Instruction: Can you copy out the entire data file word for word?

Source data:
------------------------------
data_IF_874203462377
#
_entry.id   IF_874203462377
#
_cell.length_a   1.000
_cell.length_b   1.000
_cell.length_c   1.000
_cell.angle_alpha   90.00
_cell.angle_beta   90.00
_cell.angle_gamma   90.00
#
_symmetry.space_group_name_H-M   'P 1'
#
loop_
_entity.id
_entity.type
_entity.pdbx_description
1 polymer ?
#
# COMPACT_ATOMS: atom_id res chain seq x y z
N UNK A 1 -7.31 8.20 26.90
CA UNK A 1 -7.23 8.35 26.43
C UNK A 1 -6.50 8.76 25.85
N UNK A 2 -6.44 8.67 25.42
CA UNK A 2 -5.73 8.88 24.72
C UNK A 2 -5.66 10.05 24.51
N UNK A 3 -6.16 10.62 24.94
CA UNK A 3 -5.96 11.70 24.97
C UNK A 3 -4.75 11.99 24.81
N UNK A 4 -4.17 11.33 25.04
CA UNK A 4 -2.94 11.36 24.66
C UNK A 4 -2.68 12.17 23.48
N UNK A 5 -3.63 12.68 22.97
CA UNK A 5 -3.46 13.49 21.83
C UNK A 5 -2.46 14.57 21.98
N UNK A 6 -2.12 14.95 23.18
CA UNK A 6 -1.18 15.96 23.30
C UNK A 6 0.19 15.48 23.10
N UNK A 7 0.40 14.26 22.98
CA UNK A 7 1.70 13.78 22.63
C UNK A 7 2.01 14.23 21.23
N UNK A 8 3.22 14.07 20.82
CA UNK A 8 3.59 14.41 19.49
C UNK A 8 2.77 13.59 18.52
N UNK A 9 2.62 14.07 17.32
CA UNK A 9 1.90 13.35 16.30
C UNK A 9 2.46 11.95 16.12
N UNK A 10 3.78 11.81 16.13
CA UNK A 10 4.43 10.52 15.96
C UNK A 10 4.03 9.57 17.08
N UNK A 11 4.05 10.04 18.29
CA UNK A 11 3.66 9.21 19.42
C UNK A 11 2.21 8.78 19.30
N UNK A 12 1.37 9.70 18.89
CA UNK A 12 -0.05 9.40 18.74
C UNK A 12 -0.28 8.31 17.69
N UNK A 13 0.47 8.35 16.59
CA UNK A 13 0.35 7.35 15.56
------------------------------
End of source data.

data_IF_874203462377
#
_entry.id   IF_874203462377
#
_cell.length_a   1.000
_cell.length_b   1.000
_cell.length_c   1.000
_cell.angle_alpha   90.00
_cell.angle_beta   90.00
_cell.angle_gamma   90.00
#
_symmetry.space_group_name_H-M   'P 1'
#
loop_
_entity.id
_entity.type
_entity.pdbx_description
1 polymer ?
#
# COMPACT_ATOMS: atom_id res chain seq x y z
N UNK A 1 -7.31 8.20 26.90
CA UNK A 1 -7.23 8.35 26.43
C UNK A 1 -6.50 8.76 25.85
N UNK A 2 -6.44 8.67 25.42
CA UNK A 2 -5.73 8.88 24.72
C UNK A 2 -5.66 10.05 24.51
N UNK A 3 -6.16 10.62 24.94
CA UNK A 3 -5.96 11.70 24.97
C UNK A 3 -4.75 11.99 24.81
N UNK A 4 -4.17 11.33 25.04
CA UNK A 4 -2.94 11.36 24.66
C UNK A 4 -2.68 12.17 23.48
N UNK A 5 -3.63 12.68 22.97
CA UNK A 5 -3.46 13.49 21.83
C UNK A 5 -2.46 14.57 21.98
N UNK A 6 -2.12 14.95 23.18
CA UNK A 6 -1.18 15.96 23.30
C UNK A 6 0.19 15.48 23.10
N UNK A 7 0.40 14.26 22.98
CA UNK A 7 1.70 13.78 22.63
C UNK A 7 2.01 14.23 21.23
N UNK A 8 3.22 14.07 20.82
CA UNK A 8 3.59 14.41 19.49
C UNK A 8 2.77 13.59 18.52
N UNK A 9 2.62 14.07 17.32
CA UNK A 9 1.90 13.35 16.30
C UNK A 9 2.46 11.95 16.12
N UNK A 10 3.78 11.81 16.13
CA UNK A 10 4.43 10.52 15.96
C UNK A 10 4.03 9.57 17.08
N UNK A 11 4.05 10.04 18.29
CA UNK A 11 3.66 9.21 19.42
C UNK A 11 2.21 8.78 19.30
N UNK A 12 1.37 9.70 18.89
CA UNK A 12 -0.05 9.40 18.74
C UNK A 12 -0.28 8.31 17.69
N UNK A 13 0.47 8.35 16.59
CA UNK A 13 0.35 7.35 15.56